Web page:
To all the mums out there, Happy Mother's Day! We wouldn't be here without you. What amazing people you are. My mother passed away over 25 years ago now and I still miss her. Nicole's mother, affectionately known as 'Oma' passed away 7 years ago and we still really miss her. Mothers are very special people! The photo to above is an old one of my dad and mum (in the red top), and Nicole's dad and mum (light blue top)] Here are the lyrics to a song I heard many years ago called Love Them While You Can by Chris Christian (available from the iTunes store). [Vs.1] They tied our shoes, took us to school, patched our worn-out jeans... Read more →


The ANZACs have a great hero called John 'Jack' Simpson Kirkpatrick who enlisted and was chosen as a field ambulance stretcher-bearer in Perth on 23 August 1914. On 25 April 1915, long with the rest of the Australian and New Zealand contingent he landed at the wrong beach on a piece of wild, impossible and savage terrain now known as ANZAC Cove. Attack and counter attack began. During the morning hours of 26 April, along with his fellows, Jack was carrying casualties back to the beach over his shoulder. It was then that he saw the donkey, and having worked as a donkey-lad as a young boy, he knew exactly what to do. From then on he became part of... Read more →


Tomorrow, in Australia and New Zealand, we commemorate the centenary of ANZAC Day. 'ANZAC' stands for Australian and New Zealand Army Corps. On the 25th of April 1915, Australian and New Zealand soldiers formed part of the Allied expedition that set out to capture the Gallipoli peninsula. The ANZACs landed on Gallipoli and met fierce resistance from the Ottoman Turkish defenders. Their plan to knock Turkey out of the war quickly became a stalemate, and the campaign dragged on for eight months. At the end of 1915, the allied forces were evacuated. Both sides suffered heavy casualties and endured great hardships. Over 8,000 Australian soldiers and over 3,000 New Zealand soldiers were killed. What is often forgotten is that over... Read more →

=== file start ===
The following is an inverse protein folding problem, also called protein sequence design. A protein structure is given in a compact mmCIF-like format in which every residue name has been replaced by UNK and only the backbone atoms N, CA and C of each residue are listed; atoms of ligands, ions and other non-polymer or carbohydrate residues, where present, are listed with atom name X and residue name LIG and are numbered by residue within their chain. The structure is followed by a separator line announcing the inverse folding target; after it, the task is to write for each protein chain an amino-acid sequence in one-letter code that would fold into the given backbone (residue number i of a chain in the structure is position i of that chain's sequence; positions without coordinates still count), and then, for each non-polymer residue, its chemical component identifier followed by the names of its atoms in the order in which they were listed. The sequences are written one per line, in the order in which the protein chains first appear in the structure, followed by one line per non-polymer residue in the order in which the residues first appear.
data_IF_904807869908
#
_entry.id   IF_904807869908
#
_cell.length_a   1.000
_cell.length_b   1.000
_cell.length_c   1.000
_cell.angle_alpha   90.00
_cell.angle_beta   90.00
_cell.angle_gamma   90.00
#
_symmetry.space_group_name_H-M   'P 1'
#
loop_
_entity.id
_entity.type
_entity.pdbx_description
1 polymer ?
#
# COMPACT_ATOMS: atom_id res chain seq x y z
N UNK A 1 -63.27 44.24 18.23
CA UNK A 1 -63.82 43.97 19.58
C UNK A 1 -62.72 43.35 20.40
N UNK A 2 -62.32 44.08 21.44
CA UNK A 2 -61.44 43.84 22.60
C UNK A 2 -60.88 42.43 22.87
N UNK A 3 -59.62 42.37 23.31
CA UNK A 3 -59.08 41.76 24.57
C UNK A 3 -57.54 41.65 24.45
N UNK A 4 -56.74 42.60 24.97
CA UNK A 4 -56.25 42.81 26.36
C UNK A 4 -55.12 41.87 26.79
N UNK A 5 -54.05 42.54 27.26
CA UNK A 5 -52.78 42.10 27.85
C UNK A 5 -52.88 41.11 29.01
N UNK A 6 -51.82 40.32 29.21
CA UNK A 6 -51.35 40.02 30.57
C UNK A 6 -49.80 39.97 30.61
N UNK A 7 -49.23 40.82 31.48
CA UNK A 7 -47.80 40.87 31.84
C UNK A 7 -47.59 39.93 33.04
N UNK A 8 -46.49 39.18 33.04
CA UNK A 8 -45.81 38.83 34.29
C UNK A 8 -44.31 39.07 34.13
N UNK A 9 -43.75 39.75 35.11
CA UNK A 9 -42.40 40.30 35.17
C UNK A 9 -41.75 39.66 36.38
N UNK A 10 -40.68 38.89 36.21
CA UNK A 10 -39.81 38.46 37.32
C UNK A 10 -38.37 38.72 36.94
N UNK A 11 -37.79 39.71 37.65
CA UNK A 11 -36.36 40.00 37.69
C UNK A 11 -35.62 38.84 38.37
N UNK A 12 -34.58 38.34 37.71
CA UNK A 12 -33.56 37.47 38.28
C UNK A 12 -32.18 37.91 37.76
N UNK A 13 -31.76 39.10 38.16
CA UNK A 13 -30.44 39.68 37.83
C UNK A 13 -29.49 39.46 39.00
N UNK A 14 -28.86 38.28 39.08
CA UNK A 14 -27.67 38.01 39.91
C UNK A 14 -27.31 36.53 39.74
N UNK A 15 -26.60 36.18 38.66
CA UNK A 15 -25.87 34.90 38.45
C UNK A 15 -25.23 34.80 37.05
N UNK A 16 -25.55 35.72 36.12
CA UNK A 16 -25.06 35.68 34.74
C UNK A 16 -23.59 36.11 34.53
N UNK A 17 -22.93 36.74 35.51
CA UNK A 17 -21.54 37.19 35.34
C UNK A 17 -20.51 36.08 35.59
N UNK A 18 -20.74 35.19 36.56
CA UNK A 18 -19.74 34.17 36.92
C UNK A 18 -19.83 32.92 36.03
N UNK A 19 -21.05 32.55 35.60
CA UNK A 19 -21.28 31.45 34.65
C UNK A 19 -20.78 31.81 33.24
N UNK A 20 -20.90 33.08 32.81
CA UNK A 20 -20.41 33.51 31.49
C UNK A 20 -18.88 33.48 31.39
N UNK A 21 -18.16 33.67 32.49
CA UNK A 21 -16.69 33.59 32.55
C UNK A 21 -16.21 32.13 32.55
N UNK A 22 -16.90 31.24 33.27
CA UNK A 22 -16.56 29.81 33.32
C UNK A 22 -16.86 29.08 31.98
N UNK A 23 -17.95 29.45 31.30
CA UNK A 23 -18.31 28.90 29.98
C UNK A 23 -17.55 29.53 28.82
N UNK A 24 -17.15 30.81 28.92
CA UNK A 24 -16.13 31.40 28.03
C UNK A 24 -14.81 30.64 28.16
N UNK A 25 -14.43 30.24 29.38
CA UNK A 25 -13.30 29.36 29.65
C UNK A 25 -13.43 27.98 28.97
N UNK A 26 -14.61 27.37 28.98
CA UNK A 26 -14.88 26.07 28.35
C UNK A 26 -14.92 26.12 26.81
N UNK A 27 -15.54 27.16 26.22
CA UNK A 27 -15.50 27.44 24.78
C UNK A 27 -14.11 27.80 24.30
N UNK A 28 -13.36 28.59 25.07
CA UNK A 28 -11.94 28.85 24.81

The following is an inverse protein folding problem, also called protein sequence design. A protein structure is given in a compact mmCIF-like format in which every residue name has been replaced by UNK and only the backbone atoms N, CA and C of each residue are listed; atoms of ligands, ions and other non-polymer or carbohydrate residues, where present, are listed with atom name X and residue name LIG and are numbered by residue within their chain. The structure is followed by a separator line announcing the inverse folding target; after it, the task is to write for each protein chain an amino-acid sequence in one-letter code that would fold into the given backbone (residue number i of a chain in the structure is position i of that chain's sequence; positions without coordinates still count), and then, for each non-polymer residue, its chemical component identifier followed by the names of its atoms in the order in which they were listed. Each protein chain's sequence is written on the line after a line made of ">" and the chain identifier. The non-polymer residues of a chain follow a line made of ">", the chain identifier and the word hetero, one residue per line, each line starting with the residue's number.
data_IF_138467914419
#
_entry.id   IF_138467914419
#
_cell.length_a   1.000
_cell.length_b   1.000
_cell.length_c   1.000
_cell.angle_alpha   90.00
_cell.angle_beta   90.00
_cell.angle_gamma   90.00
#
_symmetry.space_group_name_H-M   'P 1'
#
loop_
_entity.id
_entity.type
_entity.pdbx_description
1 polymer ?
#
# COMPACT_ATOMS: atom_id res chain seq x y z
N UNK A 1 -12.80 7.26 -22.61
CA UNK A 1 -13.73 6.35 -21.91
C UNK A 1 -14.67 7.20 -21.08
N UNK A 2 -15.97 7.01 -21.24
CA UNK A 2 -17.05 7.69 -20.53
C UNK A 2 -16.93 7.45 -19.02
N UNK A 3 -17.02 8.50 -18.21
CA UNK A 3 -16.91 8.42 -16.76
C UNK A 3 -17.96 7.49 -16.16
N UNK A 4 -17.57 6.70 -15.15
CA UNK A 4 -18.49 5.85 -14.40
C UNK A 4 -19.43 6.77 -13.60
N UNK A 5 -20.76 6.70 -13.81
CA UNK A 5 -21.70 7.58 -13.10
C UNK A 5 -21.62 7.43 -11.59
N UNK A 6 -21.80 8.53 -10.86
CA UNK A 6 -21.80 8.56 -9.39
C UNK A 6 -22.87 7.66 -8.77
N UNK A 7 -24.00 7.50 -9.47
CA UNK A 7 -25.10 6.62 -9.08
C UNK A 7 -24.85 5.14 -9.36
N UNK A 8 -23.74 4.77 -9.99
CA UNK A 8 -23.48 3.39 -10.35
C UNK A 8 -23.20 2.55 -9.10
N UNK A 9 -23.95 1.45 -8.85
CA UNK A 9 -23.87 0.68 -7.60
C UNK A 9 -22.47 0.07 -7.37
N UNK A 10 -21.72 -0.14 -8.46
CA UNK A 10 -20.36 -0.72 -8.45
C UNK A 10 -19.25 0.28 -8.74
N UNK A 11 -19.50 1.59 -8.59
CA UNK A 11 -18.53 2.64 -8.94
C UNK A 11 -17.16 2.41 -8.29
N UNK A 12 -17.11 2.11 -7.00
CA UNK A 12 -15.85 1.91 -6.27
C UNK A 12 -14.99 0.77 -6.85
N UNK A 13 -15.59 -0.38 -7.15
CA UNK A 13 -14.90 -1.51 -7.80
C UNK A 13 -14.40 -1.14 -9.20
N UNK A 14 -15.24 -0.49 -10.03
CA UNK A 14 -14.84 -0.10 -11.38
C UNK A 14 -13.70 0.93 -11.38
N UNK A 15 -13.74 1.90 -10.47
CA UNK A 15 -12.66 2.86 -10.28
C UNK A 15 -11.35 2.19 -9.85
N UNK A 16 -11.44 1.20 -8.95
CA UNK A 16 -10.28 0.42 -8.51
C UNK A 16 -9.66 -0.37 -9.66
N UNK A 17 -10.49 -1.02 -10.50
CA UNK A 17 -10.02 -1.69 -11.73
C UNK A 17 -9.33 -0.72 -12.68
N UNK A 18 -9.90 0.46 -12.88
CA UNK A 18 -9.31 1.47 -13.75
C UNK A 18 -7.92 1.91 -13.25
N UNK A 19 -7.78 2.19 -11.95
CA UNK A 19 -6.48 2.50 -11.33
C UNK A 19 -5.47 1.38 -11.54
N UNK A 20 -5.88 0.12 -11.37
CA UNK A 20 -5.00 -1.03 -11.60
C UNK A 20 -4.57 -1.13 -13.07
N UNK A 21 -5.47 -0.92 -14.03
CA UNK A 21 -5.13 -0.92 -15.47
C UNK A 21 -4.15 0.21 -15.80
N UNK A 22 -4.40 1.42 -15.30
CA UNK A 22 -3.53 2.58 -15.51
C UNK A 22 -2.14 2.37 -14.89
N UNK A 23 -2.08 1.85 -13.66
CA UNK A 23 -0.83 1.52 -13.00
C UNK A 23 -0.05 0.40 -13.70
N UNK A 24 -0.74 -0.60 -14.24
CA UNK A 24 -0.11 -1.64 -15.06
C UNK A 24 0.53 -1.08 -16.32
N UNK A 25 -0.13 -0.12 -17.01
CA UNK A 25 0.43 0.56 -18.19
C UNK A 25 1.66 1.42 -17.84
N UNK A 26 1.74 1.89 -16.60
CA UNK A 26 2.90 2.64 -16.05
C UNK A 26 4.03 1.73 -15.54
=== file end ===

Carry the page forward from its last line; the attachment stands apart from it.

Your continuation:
Matthew tells us the story like this: Early on Sunday morning, as the new day was dawning, Mary Magdalene and the other Mary went out to visit the tomb. Suddenly there was a great earthquake! For an angel of the Lord came down from heaven, rolled aside the stone, and sat on it. His face shone like lightning, and his clothing was as white as snow. The guards shook with fear when they saw him, and they fell into a dead faint. Then the angel spoke to the women. Dont be afraid! he said. I know you are looking for Jesus, who was crucified. He isnt here! He is risen from the dead, just as he said would happen. Come,... Read more →